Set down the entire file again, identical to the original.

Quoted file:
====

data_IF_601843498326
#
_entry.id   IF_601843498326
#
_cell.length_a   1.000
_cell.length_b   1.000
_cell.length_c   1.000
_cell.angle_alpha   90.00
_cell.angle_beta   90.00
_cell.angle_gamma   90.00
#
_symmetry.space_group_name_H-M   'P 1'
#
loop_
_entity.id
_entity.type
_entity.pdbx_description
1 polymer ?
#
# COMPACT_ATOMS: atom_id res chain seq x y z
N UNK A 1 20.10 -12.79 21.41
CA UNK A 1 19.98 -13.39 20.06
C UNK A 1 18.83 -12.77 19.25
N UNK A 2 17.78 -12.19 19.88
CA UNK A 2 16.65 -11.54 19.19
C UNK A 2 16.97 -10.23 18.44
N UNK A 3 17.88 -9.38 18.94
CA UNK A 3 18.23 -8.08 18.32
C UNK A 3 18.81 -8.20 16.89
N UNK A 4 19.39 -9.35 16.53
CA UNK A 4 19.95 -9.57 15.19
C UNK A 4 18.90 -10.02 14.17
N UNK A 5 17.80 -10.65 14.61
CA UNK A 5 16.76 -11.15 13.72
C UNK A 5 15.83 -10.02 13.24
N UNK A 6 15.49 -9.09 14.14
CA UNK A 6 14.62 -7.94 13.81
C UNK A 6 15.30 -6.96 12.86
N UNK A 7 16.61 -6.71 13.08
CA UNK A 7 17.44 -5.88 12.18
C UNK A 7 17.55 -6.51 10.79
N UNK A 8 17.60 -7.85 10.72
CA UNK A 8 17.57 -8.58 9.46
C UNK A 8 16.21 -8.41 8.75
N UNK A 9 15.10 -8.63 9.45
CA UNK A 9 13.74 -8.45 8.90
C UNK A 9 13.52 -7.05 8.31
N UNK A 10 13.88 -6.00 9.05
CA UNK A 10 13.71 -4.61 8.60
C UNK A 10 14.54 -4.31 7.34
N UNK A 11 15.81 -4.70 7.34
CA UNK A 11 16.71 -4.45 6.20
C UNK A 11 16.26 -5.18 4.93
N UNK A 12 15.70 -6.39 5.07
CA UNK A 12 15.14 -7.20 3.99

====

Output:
data_IF_601843498326
#
_entry.id   IF_601843498326
#
_cell.length_a   1.000
_cell.length_b   1.000
_cell.length_c   1.000
_cell.angle_alpha   90.00
_cell.angle_beta   90.00
_cell.angle_gamma   90.00
#
_symmetry.space_group_name_H-M   'P 1'
#
loop_
_entity.id
_entity.type
_entity.pdbx_description
1 polymer ?
#
# COMPACT_ATOMS: atom_id res chain seq x y z
N UNK A 1 20.10 -12.79 21.41
CA UNK A 1 19.98 -13.39 20.06
C UNK A 1 18.83 -12.77 19.25
N UNK A 2 17.78 -12.19 19.88
CA UNK A 2 16.65 -11.54 19.19
C UNK A 2 16.97 -10.23 18.44
N UNK A 3 17.88 -9.38 18.94
CA UNK A 3 18.23 -8.08 18.32
C UNK A 3 18.81 -8.20 16.89
N UNK A 4 19.39 -9.35 16.53
CA UNK A 4 19.95 -9.57 15.19
C UNK A 4 18.90 -10.02 14.17
N UNK A 5 17.80 -10.65 14.61
CA UNK A 5 16.76 -11.15 13.72
C UNK A 5 15.83 -10.02 13.24
N UNK A 6 15.49 -9.09 14.14
CA UNK A 6 14.62 -7.94 13.81
C UNK A 6 15.30 -6.96 12.86
N UNK A 7 16.61 -6.71 13.08
CA UNK A 7 17.44 -5.88 12.18
C UNK A 7 17.55 -6.51 10.79
N UNK A 8 17.60 -7.85 10.72
CA UNK A 8 17.57 -8.58 9.46
C UNK A 8 16.21 -8.41 8.75
N UNK A 9 15.10 -8.63 9.45
CA UNK A 9 13.74 -8.45 8.90
C UNK A 9 13.52 -7.05 8.31
N UNK A 10 13.88 -6.00 9.05
CA UNK A 10 13.71 -4.61 8.60
C UNK A 10 14.54 -4.31 7.34
N UNK A 11 15.81 -4.70 7.34
CA UNK A 11 16.71 -4.45 6.20
C UNK A 11 16.26 -5.18 4.93
N UNK A 12 15.70 -6.39 5.07
CA UNK A 12 15.14 -7.20 3.99